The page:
2019 represented a record year, characterized by a growth in all assets. But what supported this climb? The global economy, compared to what presented in the previous paragraph, cannot be considered a support to the financial markets. The policies carried out by the Central Banks certainly contributed. The extremely low interest rates favoured investments thus pushing prices and markets. Furthermore, if we consider for example the United States, the low differential between the treasury rate and the dividend yield (Figure 1), contributed to making investing in bonds more convenient. This differential, which is almost nil to date, shows that in the past there was a premium that has gone to crush today. In fact, at the end of 2019 the S&P500 dividend yield recorded the same value as the US 10Y Treasury Rate.

Figure 1: US 10Y Treasury Rate VS S&P 500 Dividend Yield between 2006 and 2019 (Source: Multpl).

To Conclude...

Financial markets continued to grow even in the early days of 2020, despite the not completely optimistic outlook. On January 20, 2020, the International Monetary Fund published its forecasts for the coming year, revising them down by 0.1% for 2020 and 0.2% for 2021 respectively, compared to what was stated in the World Economic Outlook of October 2019. The IMF expects growth of 3.3% for 2020. Although the overall figure is higher than the value recorded in 2019, estimates for some of the main world economies (United States, China and Japan) predict a drop in growth for 2020. Downside risks remain important, including the increase geopolitical tensions, between the United States and Iran, the intensification of social unrest, the further worsening of relations between the United States and its trade partners and the deepening of economic frictions between other countries. A materialization of these risks could lead to a rapid deterioration of sentiment, causing global growth to fall below the expected estimate.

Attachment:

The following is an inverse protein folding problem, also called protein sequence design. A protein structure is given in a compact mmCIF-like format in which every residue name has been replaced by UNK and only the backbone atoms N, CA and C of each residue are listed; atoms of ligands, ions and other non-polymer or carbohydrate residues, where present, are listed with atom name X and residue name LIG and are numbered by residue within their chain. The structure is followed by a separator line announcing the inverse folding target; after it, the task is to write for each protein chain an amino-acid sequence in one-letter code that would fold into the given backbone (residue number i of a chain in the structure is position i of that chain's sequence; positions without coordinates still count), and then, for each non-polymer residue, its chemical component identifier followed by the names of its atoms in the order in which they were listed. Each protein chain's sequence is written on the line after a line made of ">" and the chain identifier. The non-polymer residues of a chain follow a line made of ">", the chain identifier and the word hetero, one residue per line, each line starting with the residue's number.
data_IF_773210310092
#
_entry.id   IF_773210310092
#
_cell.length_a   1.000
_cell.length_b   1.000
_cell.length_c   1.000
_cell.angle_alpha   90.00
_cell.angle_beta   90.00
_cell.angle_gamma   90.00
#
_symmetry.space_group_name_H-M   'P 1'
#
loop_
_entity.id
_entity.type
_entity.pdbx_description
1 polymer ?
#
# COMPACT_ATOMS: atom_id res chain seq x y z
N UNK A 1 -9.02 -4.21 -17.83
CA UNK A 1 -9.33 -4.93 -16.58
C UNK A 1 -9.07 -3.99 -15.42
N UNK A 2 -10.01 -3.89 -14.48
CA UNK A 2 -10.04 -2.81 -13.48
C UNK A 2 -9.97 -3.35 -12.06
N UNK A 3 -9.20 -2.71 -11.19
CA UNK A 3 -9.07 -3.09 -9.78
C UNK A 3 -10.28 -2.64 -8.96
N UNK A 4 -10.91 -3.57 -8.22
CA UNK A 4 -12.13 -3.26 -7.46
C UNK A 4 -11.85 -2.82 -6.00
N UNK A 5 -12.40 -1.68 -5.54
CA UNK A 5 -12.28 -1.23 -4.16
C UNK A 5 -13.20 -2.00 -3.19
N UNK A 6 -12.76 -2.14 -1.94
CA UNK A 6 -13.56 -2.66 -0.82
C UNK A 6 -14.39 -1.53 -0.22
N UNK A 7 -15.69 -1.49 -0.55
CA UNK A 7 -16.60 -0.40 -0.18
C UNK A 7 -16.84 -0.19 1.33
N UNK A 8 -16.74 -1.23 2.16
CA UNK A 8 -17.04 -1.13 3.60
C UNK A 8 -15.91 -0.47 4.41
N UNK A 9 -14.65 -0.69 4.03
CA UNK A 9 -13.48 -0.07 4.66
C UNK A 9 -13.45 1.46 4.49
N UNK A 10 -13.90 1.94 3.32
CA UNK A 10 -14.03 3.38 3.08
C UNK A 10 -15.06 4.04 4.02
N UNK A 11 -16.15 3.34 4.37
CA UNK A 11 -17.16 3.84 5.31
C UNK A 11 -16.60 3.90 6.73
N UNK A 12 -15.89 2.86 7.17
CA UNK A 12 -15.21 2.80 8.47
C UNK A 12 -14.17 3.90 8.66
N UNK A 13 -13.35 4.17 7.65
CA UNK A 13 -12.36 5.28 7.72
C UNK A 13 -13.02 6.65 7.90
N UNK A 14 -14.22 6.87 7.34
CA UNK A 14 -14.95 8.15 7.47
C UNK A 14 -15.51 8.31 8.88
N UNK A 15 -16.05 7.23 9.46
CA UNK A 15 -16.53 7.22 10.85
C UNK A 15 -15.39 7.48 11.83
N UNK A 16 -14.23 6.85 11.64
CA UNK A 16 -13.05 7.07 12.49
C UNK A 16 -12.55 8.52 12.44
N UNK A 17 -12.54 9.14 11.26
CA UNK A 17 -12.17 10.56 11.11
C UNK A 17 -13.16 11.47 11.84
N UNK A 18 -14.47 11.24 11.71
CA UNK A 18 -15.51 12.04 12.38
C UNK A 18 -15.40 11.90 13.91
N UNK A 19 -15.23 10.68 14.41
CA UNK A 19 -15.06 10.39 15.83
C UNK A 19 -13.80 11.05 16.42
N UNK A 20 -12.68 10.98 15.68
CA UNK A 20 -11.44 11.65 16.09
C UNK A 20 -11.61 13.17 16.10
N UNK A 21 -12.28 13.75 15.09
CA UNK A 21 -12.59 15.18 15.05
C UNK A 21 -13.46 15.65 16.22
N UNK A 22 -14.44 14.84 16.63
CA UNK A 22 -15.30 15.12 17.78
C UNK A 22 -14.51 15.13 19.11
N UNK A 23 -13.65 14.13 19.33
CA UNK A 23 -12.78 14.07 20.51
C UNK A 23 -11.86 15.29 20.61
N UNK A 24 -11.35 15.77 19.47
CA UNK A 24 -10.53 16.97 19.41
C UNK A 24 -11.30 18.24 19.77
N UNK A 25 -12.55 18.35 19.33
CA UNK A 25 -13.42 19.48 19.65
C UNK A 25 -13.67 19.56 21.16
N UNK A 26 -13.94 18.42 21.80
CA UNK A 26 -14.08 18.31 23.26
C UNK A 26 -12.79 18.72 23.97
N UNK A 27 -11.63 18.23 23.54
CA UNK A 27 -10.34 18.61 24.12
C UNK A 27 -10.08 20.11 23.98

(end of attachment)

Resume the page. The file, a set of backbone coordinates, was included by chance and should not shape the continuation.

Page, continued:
To date, markets are reaching extremely high levels, as well as uncertainty about what could happen. Such uncertainty is linked to the difficult interpretation of the current situation, expression of an anomalous situation, in which markets are not supported by the real economy and in which both bonds and stocks are at extremely high levels, thus distorting the historical inverse relationship between prices of the two instruments. The potential risk for the future is therefore substantial. This is well expressed for example by the options market. In the face of very limited volatility, which seems not to consider the current situation and the great future unknown, the premiums paid by the options are very low. This highlights how the market is accepting very low premiums in relation to a very high future risk which is currently extremely underestimated.